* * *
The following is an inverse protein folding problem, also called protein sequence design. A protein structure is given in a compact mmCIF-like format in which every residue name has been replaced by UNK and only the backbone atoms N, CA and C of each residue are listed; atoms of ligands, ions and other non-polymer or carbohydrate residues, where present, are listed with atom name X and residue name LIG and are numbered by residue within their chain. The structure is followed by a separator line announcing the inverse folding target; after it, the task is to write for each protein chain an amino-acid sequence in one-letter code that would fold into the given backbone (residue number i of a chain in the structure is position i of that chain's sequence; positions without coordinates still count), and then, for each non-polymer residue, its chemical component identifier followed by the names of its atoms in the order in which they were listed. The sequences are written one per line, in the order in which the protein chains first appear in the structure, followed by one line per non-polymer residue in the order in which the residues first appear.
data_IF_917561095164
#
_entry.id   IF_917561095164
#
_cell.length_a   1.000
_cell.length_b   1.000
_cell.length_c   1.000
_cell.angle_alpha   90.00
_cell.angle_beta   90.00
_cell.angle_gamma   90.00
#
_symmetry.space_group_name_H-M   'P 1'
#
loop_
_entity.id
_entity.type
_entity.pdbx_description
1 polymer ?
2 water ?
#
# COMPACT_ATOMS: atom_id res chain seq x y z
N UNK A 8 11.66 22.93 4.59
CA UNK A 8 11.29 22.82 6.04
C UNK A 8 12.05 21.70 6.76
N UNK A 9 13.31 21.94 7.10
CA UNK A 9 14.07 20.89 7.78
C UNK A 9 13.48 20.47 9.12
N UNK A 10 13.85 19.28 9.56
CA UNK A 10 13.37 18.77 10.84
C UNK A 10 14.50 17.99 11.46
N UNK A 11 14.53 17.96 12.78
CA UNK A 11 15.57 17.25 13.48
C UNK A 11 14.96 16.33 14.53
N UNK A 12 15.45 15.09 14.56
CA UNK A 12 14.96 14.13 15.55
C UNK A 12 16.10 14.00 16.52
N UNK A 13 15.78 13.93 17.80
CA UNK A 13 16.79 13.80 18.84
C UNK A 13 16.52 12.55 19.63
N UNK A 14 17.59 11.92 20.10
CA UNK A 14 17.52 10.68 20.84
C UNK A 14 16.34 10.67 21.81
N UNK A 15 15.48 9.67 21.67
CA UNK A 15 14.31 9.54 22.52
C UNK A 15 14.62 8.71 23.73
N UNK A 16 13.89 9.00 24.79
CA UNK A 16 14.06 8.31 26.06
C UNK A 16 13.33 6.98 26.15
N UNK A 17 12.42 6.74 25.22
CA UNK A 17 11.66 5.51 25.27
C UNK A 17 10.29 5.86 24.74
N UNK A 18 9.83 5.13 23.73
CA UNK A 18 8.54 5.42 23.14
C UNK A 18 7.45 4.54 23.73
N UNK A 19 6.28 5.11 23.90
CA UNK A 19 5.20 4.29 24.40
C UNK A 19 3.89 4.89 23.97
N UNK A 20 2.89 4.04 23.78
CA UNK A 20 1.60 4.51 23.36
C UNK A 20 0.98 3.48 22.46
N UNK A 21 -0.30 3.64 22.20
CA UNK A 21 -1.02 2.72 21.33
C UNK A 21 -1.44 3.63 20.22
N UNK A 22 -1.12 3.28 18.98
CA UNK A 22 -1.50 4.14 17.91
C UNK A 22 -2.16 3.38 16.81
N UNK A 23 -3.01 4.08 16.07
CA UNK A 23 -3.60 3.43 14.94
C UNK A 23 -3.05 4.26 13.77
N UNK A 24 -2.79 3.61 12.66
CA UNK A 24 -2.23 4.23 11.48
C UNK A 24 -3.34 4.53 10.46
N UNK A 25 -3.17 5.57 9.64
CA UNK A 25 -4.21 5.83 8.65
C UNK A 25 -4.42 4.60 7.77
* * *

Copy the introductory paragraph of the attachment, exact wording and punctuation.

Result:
The following is an inverse protein folding problem, also called protein sequence design. A protein structure is given in a compact mmCIF-like format in which every residue name has been replaced by UNK and only the backbone atoms N, CA and C of each residue are listed; atoms of ligands, ions and other non-polymer or carbohydrate residues, where present, are listed with atom name X and residue name LIG and are numbered by residue within their chain. The structure is followed by a separator line announcing the inverse folding target; after it, the task is to write for each protein chain an amino-acid sequence in one-letter code that would fold into the given backbone (residue number i of a chain in the structure is position i of that chain's sequence; positions without coordinates still count), and then, for each non-polymer residue, its chemical component identifier followed by the names of its atoms in the order in which they were listed. The sequences are written one per line, in the order in which the protein chains first appear in the structure, followed by one line per non-polymer residue in the order in which the residues first appear.